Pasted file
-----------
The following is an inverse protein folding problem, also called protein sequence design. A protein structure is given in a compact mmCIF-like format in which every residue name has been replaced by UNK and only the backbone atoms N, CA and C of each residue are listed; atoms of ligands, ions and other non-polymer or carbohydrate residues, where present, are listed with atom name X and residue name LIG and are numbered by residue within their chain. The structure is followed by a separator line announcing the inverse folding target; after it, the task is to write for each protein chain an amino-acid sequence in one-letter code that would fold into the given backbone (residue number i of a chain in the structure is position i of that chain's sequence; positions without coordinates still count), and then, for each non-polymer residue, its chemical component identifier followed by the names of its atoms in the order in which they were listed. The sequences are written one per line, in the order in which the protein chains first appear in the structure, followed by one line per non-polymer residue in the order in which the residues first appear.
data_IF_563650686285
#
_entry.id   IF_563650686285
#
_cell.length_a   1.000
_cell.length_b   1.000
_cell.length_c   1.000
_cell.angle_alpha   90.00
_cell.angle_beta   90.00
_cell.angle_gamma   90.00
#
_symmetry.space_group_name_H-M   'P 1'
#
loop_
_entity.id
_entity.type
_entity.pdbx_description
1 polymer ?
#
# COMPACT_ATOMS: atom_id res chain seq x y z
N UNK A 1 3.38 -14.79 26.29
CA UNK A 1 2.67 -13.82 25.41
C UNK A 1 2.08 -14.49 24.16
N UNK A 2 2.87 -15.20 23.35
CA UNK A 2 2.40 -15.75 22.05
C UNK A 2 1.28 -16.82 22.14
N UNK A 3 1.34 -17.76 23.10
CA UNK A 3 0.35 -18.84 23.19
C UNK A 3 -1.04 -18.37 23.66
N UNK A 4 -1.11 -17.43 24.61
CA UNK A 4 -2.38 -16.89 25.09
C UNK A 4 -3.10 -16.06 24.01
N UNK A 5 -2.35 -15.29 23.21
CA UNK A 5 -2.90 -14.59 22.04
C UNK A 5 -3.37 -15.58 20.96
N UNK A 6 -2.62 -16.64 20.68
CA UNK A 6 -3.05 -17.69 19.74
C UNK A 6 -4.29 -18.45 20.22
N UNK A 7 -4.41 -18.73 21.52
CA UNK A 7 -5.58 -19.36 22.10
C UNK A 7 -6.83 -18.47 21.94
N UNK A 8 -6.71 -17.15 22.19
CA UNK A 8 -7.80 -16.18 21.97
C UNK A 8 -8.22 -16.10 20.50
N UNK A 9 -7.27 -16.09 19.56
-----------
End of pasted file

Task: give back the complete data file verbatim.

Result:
The following is an inverse protein folding problem, also called protein sequence design. A protein structure is given in a compact mmCIF-like format in which every residue name has been replaced by UNK and only the backbone atoms N, CA and C of each residue are listed; atoms of ligands, ions and other non-polymer or carbohydrate residues, where present, are listed with atom name X and residue name LIG and are numbered by residue within their chain. The structure is followed by a separator line announcing the inverse folding target; after it, the task is to write for each protein chain an amino-acid sequence in one-letter code that would fold into the given backbone (residue number i of a chain in the structure is position i of that chain's sequence; positions without coordinates still count), and then, for each non-polymer residue, its chemical component identifier followed by the names of its atoms in the order in which they were listed. The sequences are written one per line, in the order in which the protein chains first appear in the structure, followed by one line per non-polymer residue in the order in which the residues first appear.
data_IF_563650686285
#
_entry.id   IF_563650686285
#
_cell.length_a   1.000
_cell.length_b   1.000
_cell.length_c   1.000
_cell.angle_alpha   90.00
_cell.angle_beta   90.00
_cell.angle_gamma   90.00
#
_symmetry.space_group_name_H-M   'P 1'
#
loop_
_entity.id
_entity.type
_entity.pdbx_description
1 polymer ?
#
# COMPACT_ATOMS: atom_id res chain seq x y z
N UNK A 1 3.38 -14.79 26.29
CA UNK A 1 2.67 -13.82 25.41
C UNK A 1 2.08 -14.49 24.16
N UNK A 2 2.87 -15.20 23.35
CA UNK A 2 2.40 -15.75 22.05
C UNK A 2 1.28 -16.82 22.14
N UNK A 3 1.34 -17.76 23.10
CA UNK A 3 0.35 -18.84 23.19
C UNK A 3 -1.04 -18.37 23.66
N UNK A 4 -1.11 -17.43 24.61
CA UNK A 4 -2.38 -16.89 25.09
C UNK A 4 -3.10 -16.06 24.01
N UNK A 5 -2.35 -15.29 23.21
CA UNK A 5 -2.90 -14.59 22.04
C UNK A 5 -3.37 -15.58 20.96
N UNK A 6 -2.62 -16.64 20.68
CA UNK A 6 -3.05 -17.69 19.74
C UNK A 6 -4.29 -18.45 20.22
N UNK A 7 -4.41 -18.73 21.52
CA UNK A 7 -5.58 -19.36 22.10
C UNK A 7 -6.83 -18.47 21.94
N UNK A 8 -6.71 -17.15 22.19
CA UNK A 8 -7.80 -16.18 21.97
C UNK A 8 -8.22 -16.10 20.50
N UNK A 9 -7.27 -16.09 19.56